Compositions for inhalation or insufflation include solutions and suspensions in pharmaceutically acceptable, aqueous or organic solvents, or mixtures thereof, and powders. The liquid or solid compositions may contain suitable pharmaceutically acceptable excipients as described supra. Preferably the compositions are administered by the oral or nasal respiratory route for local or systemic effect. Compositions in preferably pharmaceutically acceptable solvents may be nebulized by use of inert gases. Nebulized solutions may be breathed directly from the nebulizing device or the nebulizing device may be attached to a face masks, or intermittent positive pressure breathing machine. Solution, suspension, or powder compositions may be administered, preferably orally or nasally, from devices that deliver the formulation in an appropriate manner.
Additional objects, advantages, and novel features of this invention will become apparent to those skilled in the art upon examination of the following examples thereof, which are not intended to be limiting.EXAMPLES Example 1 Doxazolidine (Doxaz) Synthesis and Characterization of Anti-Cancer Activity
Analytical HPLC injections were onto an Agilent Zorbax 5 μm reverse-phase octadecylsilyl (ODS) microbore column, 4.6 mm i.d.×150 mm, eluting at 1.0 mL/min, and the eluent was monitored at 280 and 480 nm. Analytical separation was achieved using method #1 parameters: flow rate, 1.0 mL/min; eluents A=HPLC grade acetonitrile and B=20 mM triethylammonium acetate, pH 7.4; gradient, 25:75 A/B at 0 min to 70:30 A/B at 10 min, isocratic to 11 min, back to 25:75 A/B at 13 min. HPLC method #2 parameters were used for monitoring hydrolysis of drugs: flow rate, 1.0 mL/min; eluents A=HPLC grade acetonitrile and B=20 mM triethylammonium acetate, pH 7.4; gradient, 25:75 A/B at 0 min to 56:44 A/B at 7 min, isocratic to 7.5 min, back to 25:75 A/B at 8.5 min, isocratic to 9 min. Electrospray mass spectra were measured with a Perkin-Elmer Sciex API III instrument (Norwalk, Conn.), equipped with an ion-spray source, at atmospheric pressure.
Synthesis of Doxorubicin oxazolidine, Doxazolidine (Doxaz). The original syntheses of DoxF and its congeners, Daunoform and Epidoxoform (EpiF), were all performed by reaction of the respective clinical drug as its hydrochloride salt with formalin, an aqueous methanolic solution of formaldehyde, in acetate buffer at pH 6. The dimeric conjugates were extracted into chloroform as they were formed.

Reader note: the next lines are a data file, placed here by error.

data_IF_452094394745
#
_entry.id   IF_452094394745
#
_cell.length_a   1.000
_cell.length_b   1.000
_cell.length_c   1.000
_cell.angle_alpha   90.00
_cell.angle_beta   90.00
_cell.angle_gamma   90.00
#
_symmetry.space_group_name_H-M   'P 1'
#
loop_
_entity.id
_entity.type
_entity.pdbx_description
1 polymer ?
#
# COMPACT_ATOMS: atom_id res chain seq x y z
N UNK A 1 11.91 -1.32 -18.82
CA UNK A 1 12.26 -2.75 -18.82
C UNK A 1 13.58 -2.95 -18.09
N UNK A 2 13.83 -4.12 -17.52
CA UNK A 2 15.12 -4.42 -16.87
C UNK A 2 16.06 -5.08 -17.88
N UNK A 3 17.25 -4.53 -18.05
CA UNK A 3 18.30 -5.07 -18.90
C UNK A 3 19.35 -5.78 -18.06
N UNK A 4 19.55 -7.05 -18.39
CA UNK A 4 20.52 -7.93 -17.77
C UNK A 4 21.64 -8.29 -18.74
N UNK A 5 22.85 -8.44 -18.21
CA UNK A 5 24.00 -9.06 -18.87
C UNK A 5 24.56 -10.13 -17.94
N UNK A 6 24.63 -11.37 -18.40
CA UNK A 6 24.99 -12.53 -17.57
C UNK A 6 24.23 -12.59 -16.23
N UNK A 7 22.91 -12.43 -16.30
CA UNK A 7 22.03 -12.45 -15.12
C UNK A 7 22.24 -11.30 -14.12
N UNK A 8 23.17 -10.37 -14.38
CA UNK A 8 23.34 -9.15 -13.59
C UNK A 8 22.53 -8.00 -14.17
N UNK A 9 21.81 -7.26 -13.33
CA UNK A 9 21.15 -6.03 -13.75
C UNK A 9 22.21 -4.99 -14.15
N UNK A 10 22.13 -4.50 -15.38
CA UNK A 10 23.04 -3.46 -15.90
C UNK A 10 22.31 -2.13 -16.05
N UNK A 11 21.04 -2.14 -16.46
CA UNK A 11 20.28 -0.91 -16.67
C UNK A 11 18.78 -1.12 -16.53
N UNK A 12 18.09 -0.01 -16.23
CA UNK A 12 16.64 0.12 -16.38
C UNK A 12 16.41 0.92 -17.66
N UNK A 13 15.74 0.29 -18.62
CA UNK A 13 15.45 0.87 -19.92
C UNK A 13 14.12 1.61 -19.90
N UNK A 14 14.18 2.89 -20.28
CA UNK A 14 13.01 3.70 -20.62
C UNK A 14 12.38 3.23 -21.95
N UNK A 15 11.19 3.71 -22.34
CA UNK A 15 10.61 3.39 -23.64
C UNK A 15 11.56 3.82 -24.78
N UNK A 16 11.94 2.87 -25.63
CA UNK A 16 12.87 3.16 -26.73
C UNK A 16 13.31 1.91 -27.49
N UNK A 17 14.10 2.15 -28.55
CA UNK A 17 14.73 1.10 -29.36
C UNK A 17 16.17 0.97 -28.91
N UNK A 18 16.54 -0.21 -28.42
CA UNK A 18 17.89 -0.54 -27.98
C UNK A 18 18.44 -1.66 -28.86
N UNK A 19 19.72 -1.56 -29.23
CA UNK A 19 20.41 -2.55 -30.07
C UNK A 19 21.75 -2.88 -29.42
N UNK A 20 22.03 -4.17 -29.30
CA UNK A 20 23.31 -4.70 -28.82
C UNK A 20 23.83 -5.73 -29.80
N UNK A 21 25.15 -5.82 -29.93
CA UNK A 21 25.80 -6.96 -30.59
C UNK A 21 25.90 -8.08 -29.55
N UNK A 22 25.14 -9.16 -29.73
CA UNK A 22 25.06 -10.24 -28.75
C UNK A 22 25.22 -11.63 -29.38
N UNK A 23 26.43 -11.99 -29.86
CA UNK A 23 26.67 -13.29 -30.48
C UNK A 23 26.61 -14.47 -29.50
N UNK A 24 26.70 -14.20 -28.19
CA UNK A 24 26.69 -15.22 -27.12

Doxorubicin hydrochloride (40 mg, 69 μmol) formulated with lactose (clinical sample) was dissolved in 100 mL, of saturated sodium carbonate/sodium bicarbonate buffer, pH 8.5. The aqueous solution was then extracted three times with 250 mL of chloroform. The chloroform extracts were combined, dried over sodium sulfate, filtered, and the chloroform was removed by rotary evaporation yielding doxorubicin as the free base. Doxorubicin free base (30 mg, 55 μmol) was dissolved in 17 mL of deuteriochloroform (3.7 mM) that had been dried over 4 Å molecular sieves for at least 24 h, and the solution was degassed with argon. To this solution, 10 mg of paraformaldehyde (30% by weight of doxorubicin) was added and the solution was allowed to stir in the dark at ambient temperature (25 to 28° C.). Progress of the reaction was followed by 1H NMR and additional paraformaldehyde (10 mg) was added at 2 and 4 days if further progress was not observed. After 7 days, the reaction was complete as determined by observation of appearance of oxazolidine doublets at 4.31 ppm and 4.68 ppm and shift of the peak for the 5′-methyl from 1.36 ppm to 1.34 ppm. The reaction mixture was filtered to remove excess paraformaldehyde and solvent removed by rotary evaporation to dryness followed by evacuation (approx. 0.05 Torr) for 30 min to give 22 mg of Doxaz (40 mmol, 73% from doxorubicin free base) isolated as a red film. Product was characterized and analyzed for purity by 500 MHz 1H NMR in chloroform-d (>90% pure). Positive ion electrospray mass spectrometry of a solution in THF showed a doubly-charged ion at m/z 278.8 ((M+2H+)/2, 100% rel. intensity, calc 278.8). HPLC shows a peak for Doxaz at 6.6 min (Doxorubicin elutes at 4.7 min); HPLC was not reliable for product purity because of some hydrolysis to Doxorubicin during elution.